however, you shall not: do anything likely to impair, interfere with or damage or cause harm or distress to any persons, or the network; do anything that will infringe any Intellectual Property Rights or other rights of Mondaq or any third party; or use the Website, Services and/or Content otherwise than in accordance with these Terms; use any trade marks or service marks of Mondaq or the Contributors, or do anything which may be seen to take unfair advantage of the reputation and goodwill of Mondaq or the Contributors, or the Website, Services and/or Content.

Mondaq reserves the right, in its sole discretion, to take any action that it deems necessary and appropriate in the event it considers that there is a breach or threatened breach of the Terms.

Mondaq’s Rights and Obligations

Unless otherwise expressly set out to the contrary, nothing in these Terms shall serve to transfer from Mondaq to you, any Intellectual Property Rights owned by and/or licensed to Mondaq and all rights, title and interest in and to such Intellectual Property Rights will remain exclusively with Mondaq and/or its licensors.

Mondaq shall use its reasonable endeavours to make the Website and Services available to you at all times, but we cannot guarantee an uninterrupted and fault free service.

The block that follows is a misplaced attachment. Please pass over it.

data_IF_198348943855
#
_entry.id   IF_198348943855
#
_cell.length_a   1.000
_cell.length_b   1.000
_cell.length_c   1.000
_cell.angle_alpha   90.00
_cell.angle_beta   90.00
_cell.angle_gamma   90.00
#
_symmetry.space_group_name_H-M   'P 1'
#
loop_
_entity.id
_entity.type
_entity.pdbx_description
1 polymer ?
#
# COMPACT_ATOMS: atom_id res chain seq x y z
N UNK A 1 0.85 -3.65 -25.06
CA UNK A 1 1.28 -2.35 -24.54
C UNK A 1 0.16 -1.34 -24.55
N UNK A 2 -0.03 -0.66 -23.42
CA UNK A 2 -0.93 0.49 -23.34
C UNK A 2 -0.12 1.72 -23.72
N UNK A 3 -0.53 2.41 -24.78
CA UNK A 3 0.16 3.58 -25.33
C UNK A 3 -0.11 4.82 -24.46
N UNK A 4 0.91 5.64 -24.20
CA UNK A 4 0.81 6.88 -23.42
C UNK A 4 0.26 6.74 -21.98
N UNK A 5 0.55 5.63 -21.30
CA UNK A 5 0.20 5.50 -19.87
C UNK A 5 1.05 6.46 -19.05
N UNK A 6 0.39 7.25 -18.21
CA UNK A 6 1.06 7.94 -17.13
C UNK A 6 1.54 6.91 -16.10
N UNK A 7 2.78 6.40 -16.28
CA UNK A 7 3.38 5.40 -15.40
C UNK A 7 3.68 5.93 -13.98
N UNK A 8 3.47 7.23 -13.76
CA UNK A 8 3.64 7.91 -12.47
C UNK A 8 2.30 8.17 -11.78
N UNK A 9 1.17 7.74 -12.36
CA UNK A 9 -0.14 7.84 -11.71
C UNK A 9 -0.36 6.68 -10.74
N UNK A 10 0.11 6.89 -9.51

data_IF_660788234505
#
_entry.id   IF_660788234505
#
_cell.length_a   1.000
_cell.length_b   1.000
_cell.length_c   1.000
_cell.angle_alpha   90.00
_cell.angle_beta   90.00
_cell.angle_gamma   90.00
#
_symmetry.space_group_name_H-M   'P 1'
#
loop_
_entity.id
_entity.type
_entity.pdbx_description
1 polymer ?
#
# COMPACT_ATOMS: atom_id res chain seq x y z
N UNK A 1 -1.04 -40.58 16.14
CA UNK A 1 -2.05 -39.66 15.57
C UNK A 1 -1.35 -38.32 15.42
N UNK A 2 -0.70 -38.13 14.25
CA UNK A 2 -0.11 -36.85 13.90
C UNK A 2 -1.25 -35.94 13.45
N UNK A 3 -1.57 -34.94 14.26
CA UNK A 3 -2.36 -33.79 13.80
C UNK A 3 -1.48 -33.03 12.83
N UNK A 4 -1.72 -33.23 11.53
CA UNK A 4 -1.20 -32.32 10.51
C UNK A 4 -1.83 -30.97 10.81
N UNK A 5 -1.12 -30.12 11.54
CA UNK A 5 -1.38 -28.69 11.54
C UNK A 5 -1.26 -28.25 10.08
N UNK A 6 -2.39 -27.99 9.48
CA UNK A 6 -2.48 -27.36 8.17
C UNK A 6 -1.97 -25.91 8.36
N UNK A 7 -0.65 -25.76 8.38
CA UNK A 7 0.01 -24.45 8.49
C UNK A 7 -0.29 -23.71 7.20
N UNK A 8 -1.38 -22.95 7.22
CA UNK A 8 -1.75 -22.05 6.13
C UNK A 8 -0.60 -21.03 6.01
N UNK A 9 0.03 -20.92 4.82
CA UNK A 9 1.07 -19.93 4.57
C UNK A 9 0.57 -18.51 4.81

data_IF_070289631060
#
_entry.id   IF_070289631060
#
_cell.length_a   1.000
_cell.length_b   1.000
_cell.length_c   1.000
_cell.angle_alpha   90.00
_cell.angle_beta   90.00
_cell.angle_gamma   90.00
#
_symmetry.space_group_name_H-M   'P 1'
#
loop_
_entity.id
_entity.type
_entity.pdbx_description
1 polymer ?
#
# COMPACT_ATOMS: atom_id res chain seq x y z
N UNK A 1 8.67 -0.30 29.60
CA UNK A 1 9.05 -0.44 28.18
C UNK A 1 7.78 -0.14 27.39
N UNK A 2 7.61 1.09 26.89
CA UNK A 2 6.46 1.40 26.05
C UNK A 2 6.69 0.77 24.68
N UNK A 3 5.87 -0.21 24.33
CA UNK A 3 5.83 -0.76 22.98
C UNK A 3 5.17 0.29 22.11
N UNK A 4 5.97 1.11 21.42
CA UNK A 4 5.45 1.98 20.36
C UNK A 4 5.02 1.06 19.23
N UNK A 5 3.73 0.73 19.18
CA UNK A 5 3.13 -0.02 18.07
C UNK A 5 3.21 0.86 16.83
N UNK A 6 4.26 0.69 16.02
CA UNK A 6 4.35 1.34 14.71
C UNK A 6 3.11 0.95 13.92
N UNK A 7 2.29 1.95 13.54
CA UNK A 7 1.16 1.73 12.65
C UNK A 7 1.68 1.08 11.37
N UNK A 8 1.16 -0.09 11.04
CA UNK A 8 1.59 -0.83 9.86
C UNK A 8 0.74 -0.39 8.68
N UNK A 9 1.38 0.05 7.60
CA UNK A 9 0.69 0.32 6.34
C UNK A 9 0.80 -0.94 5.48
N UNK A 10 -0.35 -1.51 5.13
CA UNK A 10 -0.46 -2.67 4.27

Mondaq reserves the right to make changes to the services and/or the Website or part thereof, from time to time, and we may add, remove, modify and/or vary any elements of features and functionalities of the Website or the services.

Mondaq also reserves the right from time to time to monitor your Use of the Website and/or services.


The Content is general information only. It is not intended to constitute legal advice or seek to be the complete and comprehensive statement of the law, nor is it intended to address your specific requirements or provide advice on which reliance should be placed. Mondaq and/or its Contributors and other suppliers make no representations about the suitability of the information contained in the Content for any purpose. All Content provided "as is" without warranty of any kind. Mondaq and/or its Contributors and other suppliers hereby exclude and disclaim all representations, warranties or guarantees with regard to the Content, including all implied warranties and conditions of merchantability, fitness for a particular purpose, title and non-infringement. To the maximum extent permitted by law, Mondaq expressly excludes all representations, warranties, obligations, and liabilities arising out of or in connection with all Content. In no event shall Mondaq and/or its respective suppliers be liable for any special, indirect or consequential damages or any damages whatsoever resulting from loss of use, data or profits, whether in an action of contract, negligence or other tortious action, arising out of or in connection with the use of the Content or performance of Mondaq’s Services.